When you hire a construction company, they give you a quote and you sign the contract based on their projections. They will tell you what they think the project will cost and how long they expect it to take. You review the details before you sign.
Many people assume that they're paying for exactly what is outlined in that quote. They sign because they like the final price -- or at least accept it -- and the time frame. Unfortunately, the reality is that most large projects take longer and cost more than those initial quotes.
The difference can be incredible. For instance, one report claimed that these jobs tended to go a stunning 80 percent overbudget, while taking 20 percent longer for the work to get done than was initially scheduled.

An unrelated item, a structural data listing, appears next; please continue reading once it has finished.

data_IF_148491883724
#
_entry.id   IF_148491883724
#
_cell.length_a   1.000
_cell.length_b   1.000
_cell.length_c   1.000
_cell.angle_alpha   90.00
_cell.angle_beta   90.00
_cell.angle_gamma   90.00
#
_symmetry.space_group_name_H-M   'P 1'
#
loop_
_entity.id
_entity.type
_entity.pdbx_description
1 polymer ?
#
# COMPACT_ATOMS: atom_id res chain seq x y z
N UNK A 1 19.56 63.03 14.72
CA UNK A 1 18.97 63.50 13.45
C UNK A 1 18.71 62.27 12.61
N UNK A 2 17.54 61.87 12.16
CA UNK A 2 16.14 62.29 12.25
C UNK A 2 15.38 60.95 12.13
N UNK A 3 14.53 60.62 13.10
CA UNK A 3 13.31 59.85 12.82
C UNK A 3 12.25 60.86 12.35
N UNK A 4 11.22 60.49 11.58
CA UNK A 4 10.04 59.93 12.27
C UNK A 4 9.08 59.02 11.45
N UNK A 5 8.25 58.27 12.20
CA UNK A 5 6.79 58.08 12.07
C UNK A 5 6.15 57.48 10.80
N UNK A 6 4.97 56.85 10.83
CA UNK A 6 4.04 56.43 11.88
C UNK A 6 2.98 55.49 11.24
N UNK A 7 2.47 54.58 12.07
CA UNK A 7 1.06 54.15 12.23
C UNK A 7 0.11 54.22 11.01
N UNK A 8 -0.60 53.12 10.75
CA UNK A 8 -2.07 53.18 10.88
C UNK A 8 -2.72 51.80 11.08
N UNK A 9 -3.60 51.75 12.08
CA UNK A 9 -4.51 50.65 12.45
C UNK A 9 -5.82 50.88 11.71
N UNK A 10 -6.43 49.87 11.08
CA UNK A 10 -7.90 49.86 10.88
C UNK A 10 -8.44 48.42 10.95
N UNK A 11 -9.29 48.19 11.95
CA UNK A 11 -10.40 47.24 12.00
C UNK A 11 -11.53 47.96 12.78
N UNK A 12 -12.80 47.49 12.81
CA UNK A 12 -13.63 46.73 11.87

So, if you thought you would be paying $1 million for a 10-week job, you may actually end up paying $1.8 million for a 12-week job.
The reasons for these issues are many. Sometimes, contractors and property owners have very different ideas about the realities of the project. In other cases, information sharing isn't optimal and avoidable mistakes are made. In still other cases, contractors and owners may fundamentally disagree on things like changes to the project, overall progress and even who is responsible for increased costs.
As you can imagine, a job that goes overbudget and takes too long can absolutely lead to disputes between the builder and the party that signed the initial contract. When this happens, it is very important for those involved to know their legal rights.
Source: Honest Buildings, "McKinsey finds staggering increase in construction cost overruns," Pauline Nee, accessed May 24, 2018